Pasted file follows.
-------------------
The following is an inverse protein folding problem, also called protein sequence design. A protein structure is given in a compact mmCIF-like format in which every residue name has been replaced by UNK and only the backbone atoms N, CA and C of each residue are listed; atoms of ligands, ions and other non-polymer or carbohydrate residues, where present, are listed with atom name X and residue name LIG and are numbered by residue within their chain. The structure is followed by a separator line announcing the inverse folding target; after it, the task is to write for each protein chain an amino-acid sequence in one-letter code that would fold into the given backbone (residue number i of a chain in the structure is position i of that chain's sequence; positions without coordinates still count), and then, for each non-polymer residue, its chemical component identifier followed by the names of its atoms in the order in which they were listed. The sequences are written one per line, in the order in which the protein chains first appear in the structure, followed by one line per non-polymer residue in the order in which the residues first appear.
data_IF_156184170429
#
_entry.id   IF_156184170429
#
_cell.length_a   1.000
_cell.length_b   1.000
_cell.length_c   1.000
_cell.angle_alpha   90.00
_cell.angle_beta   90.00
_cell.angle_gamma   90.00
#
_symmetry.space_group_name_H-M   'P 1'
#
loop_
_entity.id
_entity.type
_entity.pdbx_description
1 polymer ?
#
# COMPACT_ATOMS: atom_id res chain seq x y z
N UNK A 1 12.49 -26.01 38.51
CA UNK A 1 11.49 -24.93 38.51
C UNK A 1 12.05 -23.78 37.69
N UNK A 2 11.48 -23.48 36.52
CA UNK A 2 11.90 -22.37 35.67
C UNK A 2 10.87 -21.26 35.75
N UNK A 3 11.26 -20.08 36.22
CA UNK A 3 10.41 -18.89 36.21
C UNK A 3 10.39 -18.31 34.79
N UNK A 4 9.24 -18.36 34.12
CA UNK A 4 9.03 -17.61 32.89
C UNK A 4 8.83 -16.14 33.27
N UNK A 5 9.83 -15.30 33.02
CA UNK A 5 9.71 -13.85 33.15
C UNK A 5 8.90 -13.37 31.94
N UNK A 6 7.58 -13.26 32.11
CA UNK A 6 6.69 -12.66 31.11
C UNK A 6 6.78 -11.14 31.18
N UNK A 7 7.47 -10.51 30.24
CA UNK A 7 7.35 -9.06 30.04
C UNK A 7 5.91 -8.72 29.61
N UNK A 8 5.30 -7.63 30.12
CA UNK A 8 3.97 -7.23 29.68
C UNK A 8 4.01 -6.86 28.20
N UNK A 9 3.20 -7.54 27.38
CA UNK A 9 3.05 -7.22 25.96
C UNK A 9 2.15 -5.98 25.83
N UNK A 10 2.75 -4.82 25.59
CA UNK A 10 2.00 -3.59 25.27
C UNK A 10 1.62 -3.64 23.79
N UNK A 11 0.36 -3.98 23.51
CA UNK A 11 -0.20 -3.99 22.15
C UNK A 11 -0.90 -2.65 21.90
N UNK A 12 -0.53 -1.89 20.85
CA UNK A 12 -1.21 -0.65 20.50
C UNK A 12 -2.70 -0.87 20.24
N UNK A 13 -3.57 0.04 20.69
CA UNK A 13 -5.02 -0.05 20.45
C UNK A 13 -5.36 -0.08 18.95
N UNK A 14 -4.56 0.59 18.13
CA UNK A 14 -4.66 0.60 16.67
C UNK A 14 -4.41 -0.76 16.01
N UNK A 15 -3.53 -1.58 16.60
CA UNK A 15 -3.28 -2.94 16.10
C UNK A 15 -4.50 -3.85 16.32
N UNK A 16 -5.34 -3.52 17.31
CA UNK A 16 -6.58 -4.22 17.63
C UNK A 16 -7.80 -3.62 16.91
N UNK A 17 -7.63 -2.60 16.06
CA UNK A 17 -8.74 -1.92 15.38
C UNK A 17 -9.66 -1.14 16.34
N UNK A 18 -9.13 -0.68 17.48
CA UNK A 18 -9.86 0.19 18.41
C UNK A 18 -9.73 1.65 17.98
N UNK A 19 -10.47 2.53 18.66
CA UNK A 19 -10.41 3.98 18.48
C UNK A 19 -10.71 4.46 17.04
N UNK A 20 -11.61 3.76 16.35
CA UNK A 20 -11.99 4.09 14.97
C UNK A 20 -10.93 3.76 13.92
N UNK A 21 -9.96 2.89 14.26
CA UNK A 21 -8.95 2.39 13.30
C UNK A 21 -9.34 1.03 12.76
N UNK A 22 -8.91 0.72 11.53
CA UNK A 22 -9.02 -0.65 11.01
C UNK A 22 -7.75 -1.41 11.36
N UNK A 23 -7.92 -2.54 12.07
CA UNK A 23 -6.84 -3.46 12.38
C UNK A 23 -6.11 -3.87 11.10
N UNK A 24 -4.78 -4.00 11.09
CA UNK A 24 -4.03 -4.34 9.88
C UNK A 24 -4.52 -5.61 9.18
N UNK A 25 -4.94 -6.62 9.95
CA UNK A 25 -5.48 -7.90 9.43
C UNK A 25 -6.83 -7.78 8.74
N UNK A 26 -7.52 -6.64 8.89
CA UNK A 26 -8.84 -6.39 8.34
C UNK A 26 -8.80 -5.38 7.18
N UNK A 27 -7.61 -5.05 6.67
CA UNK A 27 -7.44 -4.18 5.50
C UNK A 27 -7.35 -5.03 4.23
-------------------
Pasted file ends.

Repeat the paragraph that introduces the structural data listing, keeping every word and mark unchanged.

The following is an inverse protein folding problem, also called protein sequence design. A protein structure is given in a compact mmCIF-like format in which every residue name has been replaced by UNK and only the backbone atoms N, CA and C of each residue are listed; atoms of ligands, ions and other non-polymer or carbohydrate residues, where present, are listed with atom name X and residue name LIG and are numbered by residue within their chain. The structure is followed by a separator line announcing the inverse folding target; after it, the task is to write for each protein chain an amino-acid sequence in one-letter code that would fold into the given backbone (residue number i of a chain in the structure is position i of that chain's sequence; positions without coordinates still count), and then, for each non-polymer residue, its chemical component identifier followed by the names of its atoms in the order in which they were listed. The sequences are written one per line, in the order in which the protein chains first appear in the structure, followed by one line per non-polymer residue in the order in which the residues first appear.